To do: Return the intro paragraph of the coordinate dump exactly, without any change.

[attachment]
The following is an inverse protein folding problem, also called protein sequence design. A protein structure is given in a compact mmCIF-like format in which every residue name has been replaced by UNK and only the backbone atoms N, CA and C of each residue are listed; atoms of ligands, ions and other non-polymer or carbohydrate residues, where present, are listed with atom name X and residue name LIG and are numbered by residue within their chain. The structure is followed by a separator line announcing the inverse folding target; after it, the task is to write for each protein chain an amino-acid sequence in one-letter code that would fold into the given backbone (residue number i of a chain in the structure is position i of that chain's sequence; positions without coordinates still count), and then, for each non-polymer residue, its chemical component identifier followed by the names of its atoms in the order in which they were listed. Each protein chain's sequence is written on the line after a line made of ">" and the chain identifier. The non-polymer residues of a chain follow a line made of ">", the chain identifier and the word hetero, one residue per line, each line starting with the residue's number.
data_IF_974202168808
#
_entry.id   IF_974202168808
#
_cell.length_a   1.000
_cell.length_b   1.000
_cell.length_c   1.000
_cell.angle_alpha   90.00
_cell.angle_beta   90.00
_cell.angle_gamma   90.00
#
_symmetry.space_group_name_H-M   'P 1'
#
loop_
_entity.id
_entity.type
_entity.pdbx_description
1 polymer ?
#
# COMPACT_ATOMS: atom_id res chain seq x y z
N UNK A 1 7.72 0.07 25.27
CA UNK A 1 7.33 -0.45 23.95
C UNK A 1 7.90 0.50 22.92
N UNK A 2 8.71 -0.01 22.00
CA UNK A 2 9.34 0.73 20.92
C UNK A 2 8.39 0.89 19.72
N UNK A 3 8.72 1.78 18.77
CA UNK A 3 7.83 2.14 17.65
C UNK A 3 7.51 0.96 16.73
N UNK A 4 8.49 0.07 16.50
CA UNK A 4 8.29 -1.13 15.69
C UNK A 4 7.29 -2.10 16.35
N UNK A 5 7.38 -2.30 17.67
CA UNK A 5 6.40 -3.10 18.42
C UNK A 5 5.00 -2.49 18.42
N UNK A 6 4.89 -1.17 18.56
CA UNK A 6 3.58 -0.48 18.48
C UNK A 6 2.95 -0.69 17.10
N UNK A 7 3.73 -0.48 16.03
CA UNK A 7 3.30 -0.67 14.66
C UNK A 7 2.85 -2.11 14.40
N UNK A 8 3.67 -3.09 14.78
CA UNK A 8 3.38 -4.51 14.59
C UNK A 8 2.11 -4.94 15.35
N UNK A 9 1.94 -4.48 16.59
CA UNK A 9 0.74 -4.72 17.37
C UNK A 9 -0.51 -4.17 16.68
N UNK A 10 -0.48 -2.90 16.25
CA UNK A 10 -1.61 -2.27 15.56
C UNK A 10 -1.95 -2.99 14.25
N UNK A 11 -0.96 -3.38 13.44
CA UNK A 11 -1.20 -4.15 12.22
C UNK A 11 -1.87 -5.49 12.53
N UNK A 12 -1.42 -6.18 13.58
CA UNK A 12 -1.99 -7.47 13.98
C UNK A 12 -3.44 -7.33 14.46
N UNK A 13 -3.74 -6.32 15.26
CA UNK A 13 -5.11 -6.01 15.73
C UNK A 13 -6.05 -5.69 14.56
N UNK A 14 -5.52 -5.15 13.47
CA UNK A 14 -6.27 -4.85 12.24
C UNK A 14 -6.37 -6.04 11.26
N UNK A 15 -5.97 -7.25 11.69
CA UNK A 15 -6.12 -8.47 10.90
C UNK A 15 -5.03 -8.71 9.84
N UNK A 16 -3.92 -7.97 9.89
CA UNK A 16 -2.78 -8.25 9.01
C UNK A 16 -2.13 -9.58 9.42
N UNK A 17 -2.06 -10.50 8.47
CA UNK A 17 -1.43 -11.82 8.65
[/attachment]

The following is an inverse protein folding problem, also called protein sequence design. A protein structure is given in a compact mmCIF-like format in which every residue name has been replaced by UNK and only the backbone atoms N, CA and C of each residue are listed; atoms of ligands, ions and other non-polymer or carbohydrate residues, where present, are listed with atom name X and residue name LIG and are numbered by residue within their chain. The structure is followed by a separator line announcing the inverse folding target; after it, the task is to write for each protein chain an amino-acid sequence in one-letter code that would fold into the given backbone (residue number i of a chain in the structure is position i of that chain's sequence; positions without coordinates still count), and then, for each non-polymer residue, its chemical component identifier followed by the names of its atoms in the order in which they were listed. Each protein chain's sequence is written on the line after a line made of ">" and the chain identifier. The non-polymer residues of a chain follow a line made of ">", the chain identifier and the word hetero, one residue per line, each line starting with the residue's number.